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Discussion Starter · #1 ·
Hi,
OK, I'm gonna put this out there.
I don't have a parrotlet yet but I'm seriously looking at them. There are 2 to rehome on KIjiji. One is 9 mos. and not getting enough interaction, so has become less friendly. The second one is only 4 mos. and was born into a flock.
They are both beautiful and our previous pets, fish and gecko were rescues so I have that playing in my head.
I'm worried. My first thought was get them both. The younger may open up the older one and the older would give the younger one the company it is used to. But a bit of digging here on the site and I'm not sure. I work nights, so have free time during the day, when not sleeping, and my wife is working part time with varying hours, but still home for large chunks of the day. Time to spend with them doesn't look like a problem. Bonding may be.
I know much depends on individual personalities, and you can't really do a pre adoption interview with the birds, so it's a toss up what you get.
Is my head in the right space for this or am I looking at something that will overwhelm us with the effort it takes to bring them around?
My heart goes out to rescues, even though I have contacted a breeder about next babies. I admit the excitement of a new friend is pushing me not to wait.

Thanks for any help,
Charlie
 

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Hi Charlie! Welcome to the forum! That is great that you are interested in getting a parrotlet! You have probably read on this forum already that parrotlets for the most part do not make good cage mates, they can be aggressive and territorial and can inflict injury or even kill another bird. It will make it easier for you to tame just one bird. Plus you want the bird to bond with you and not the other bird. If you decide to get both birds and you have them sharing the same cage and one is a female, that situation will lead to egg laying and if not that, a problem of overactive hormones. You do not want any of that. If you decide on both, I suggest that you keep them in two different cages and let them out to socialize together only under your supervision. Just one parrotlet can be a handful and with you being new to parrotlets, and you do not know that much about these two birds backgrounds, I would suggest you get only one. Be sure to ask lots of questions to the sellers/breeders! Good luck and let us know what you decide on! :)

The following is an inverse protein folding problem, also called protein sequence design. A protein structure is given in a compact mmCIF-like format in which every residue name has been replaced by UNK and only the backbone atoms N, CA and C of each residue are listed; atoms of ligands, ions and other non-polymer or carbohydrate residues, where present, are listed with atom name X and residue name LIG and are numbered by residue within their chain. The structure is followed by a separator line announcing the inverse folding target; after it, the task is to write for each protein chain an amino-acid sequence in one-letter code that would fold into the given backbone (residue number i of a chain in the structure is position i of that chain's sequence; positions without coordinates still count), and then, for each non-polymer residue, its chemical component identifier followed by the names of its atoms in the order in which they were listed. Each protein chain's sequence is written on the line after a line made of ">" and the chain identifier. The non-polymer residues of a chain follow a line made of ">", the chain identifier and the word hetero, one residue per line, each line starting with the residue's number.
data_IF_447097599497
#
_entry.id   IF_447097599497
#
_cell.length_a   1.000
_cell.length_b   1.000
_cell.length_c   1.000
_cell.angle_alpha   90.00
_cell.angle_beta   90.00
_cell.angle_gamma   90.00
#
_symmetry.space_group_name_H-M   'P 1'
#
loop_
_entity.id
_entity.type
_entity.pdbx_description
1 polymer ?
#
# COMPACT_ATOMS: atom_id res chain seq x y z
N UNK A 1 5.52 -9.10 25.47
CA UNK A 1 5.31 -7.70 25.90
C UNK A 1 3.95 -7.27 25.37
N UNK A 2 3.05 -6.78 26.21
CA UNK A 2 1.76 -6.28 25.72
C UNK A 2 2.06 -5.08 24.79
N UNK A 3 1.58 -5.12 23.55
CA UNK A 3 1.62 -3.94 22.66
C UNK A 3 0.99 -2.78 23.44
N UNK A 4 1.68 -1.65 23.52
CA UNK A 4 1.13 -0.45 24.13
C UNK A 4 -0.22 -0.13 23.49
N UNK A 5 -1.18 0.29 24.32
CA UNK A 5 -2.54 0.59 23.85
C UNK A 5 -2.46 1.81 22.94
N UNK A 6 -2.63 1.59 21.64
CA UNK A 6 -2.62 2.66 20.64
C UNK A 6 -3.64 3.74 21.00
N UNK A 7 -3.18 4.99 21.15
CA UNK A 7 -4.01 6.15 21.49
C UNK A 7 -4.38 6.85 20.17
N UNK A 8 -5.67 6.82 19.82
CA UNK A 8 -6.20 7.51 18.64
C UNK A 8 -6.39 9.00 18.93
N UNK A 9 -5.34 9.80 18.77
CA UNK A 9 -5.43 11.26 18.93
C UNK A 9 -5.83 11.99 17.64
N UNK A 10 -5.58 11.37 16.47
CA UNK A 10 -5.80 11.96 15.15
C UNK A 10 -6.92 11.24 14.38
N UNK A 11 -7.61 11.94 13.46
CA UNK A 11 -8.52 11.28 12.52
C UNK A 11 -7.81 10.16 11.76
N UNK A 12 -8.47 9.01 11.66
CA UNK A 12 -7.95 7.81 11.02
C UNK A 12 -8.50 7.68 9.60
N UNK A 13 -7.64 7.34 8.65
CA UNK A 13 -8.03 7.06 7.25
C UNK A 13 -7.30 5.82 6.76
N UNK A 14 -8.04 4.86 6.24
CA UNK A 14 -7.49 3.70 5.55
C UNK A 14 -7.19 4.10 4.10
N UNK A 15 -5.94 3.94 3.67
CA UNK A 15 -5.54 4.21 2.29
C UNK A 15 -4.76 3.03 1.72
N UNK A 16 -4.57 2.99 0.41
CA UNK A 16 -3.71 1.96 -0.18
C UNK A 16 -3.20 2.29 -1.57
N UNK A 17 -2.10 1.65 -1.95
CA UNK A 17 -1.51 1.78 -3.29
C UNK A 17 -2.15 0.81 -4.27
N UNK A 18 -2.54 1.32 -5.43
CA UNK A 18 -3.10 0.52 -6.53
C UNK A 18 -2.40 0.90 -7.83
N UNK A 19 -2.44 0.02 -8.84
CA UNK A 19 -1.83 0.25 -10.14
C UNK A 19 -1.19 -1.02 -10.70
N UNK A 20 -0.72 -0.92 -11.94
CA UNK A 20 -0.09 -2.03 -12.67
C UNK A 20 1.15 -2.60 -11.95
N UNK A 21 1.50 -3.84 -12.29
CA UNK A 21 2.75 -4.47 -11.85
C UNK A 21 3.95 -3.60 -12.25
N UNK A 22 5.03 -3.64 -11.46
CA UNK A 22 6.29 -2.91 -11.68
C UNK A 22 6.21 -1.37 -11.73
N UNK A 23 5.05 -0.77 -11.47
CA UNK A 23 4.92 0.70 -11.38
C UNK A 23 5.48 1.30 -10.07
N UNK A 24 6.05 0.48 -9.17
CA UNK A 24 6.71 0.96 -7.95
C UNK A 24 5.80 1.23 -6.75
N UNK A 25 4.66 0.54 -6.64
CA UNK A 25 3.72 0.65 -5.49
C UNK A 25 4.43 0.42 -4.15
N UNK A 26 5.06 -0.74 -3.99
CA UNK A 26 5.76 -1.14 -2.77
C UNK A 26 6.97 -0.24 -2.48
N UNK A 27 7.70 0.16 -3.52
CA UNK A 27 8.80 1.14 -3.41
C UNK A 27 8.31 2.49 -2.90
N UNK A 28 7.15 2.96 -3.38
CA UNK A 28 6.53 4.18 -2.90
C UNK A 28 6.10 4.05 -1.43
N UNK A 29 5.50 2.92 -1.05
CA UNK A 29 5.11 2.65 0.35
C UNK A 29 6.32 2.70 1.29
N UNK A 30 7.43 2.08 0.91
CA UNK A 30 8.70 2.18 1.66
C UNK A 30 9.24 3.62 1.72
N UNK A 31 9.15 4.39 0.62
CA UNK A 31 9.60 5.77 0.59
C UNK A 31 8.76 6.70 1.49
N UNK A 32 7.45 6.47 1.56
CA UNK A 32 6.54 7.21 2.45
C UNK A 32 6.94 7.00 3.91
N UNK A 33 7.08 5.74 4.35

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Discussion Starter · #3 ·
Thank you Anya.
They would both be females and caged separately. Because of what I've read on here.
My thoughts were for the younger one being with it's siblings so long, but I'm thinking now that that would aid the bonding and attachment to me and/or us.
My heart breaks in that I can't rush in and save them, but I think I am better to consider longer. And be better prepared.